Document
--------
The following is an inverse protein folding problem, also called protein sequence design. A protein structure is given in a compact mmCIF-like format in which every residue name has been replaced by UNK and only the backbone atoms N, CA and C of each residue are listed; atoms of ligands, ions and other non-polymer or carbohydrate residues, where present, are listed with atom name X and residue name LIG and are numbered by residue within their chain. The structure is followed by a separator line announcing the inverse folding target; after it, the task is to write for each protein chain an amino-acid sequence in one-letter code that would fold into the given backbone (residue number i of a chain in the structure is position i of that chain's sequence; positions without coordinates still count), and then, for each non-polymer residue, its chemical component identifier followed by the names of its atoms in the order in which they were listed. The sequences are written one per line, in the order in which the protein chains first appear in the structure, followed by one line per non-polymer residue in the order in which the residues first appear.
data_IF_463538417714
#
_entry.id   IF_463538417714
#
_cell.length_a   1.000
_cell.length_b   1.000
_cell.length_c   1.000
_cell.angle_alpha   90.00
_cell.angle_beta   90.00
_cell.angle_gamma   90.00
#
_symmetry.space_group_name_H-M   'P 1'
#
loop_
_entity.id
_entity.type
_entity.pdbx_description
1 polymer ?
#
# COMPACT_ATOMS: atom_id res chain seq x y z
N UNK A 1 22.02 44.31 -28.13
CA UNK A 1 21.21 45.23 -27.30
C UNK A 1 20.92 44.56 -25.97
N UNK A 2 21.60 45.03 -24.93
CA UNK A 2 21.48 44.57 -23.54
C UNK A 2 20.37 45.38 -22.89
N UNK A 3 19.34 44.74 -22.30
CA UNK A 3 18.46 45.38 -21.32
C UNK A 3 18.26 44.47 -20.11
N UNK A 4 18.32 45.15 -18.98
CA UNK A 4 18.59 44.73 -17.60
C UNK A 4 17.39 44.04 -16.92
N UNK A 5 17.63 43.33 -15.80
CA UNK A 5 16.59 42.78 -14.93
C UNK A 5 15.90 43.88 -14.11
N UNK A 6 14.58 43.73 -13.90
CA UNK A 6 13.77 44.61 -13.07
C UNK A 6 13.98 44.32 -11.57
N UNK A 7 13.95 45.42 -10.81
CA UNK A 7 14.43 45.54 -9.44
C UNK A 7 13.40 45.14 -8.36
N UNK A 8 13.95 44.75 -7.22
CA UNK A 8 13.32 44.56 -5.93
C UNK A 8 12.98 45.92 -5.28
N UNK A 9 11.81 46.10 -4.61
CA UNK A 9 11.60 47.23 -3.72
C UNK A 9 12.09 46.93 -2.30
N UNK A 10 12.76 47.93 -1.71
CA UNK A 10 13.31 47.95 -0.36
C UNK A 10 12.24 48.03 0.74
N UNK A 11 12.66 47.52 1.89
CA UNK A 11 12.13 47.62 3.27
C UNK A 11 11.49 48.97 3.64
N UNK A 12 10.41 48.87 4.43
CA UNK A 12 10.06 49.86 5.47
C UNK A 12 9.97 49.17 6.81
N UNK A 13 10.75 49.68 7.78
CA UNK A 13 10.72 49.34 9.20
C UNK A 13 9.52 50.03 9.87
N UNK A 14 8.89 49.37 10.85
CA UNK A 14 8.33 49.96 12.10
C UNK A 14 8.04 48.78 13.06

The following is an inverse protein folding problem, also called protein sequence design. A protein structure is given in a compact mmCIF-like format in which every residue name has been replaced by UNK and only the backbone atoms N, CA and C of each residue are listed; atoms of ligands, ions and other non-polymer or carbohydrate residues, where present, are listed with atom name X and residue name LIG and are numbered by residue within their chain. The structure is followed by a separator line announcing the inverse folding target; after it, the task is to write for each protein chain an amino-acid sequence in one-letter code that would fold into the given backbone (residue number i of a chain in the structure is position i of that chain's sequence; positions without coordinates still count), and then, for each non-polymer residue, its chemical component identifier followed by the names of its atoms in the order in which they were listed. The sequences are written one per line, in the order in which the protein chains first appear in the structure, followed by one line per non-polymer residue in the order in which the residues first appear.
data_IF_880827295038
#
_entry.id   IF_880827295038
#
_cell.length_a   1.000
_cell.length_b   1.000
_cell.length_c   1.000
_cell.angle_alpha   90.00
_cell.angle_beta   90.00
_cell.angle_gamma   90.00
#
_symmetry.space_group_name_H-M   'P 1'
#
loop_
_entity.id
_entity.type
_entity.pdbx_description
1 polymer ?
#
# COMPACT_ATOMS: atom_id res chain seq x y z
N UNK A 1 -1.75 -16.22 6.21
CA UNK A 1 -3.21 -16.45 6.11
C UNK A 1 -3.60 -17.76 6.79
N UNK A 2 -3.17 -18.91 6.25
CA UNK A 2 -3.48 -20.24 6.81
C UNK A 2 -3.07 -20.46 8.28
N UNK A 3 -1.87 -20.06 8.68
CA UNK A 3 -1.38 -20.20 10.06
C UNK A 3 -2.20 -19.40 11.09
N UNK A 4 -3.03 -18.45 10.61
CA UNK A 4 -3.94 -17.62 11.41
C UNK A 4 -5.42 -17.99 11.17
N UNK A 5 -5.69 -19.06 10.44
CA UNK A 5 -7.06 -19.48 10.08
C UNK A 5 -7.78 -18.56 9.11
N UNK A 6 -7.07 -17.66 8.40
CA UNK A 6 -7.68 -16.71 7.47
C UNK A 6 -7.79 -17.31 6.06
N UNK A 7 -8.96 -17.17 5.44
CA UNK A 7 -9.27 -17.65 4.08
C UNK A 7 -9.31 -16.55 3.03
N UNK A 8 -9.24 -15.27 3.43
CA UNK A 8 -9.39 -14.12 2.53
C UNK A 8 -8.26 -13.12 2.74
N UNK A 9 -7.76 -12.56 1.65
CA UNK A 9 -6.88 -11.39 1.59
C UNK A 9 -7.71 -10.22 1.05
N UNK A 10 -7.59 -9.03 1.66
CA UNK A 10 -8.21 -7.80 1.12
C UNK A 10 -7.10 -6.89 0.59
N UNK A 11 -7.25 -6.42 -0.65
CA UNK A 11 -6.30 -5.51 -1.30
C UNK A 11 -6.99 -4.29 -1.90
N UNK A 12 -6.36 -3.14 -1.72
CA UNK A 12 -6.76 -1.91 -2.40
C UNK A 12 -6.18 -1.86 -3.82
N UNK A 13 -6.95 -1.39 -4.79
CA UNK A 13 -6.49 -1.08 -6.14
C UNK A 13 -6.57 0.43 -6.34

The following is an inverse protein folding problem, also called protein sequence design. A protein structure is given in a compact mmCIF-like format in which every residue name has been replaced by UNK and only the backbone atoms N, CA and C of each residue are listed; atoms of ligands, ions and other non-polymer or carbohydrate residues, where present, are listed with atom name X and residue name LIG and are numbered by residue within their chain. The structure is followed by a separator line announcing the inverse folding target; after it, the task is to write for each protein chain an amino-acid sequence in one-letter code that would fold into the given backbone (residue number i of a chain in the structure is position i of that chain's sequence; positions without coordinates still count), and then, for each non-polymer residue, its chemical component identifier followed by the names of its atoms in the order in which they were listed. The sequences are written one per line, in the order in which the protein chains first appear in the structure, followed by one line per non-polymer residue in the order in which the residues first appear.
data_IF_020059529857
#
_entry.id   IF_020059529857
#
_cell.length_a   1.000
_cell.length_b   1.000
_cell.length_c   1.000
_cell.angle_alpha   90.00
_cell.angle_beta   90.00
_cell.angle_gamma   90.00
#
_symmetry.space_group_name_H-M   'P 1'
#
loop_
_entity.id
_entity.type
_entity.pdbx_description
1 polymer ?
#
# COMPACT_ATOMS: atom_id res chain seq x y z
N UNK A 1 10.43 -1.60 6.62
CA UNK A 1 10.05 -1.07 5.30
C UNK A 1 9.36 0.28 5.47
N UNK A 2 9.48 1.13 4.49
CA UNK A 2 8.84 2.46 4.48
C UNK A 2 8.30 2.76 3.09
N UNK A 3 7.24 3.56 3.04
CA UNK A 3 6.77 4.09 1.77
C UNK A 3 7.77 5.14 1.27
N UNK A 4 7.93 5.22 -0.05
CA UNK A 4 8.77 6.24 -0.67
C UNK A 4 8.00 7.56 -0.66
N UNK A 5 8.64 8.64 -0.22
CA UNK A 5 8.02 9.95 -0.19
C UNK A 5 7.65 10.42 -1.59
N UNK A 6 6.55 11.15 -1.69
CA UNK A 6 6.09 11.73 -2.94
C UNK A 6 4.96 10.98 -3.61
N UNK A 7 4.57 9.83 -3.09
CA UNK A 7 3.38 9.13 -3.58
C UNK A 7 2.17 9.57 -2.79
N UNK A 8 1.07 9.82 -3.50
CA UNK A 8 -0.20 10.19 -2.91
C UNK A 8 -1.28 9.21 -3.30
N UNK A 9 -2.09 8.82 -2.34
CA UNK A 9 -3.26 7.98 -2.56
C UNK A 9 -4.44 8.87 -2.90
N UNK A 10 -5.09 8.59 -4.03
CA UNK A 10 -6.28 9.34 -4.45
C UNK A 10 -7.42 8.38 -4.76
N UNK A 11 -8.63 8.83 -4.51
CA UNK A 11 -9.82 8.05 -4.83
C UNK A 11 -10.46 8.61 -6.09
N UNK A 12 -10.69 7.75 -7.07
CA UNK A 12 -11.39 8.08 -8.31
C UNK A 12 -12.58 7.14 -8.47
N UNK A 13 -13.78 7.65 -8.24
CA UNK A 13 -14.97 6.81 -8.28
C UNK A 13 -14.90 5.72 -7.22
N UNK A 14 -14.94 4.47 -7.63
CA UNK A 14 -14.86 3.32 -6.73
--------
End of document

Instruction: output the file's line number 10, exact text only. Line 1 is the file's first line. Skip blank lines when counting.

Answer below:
_cell.angle_beta   90.00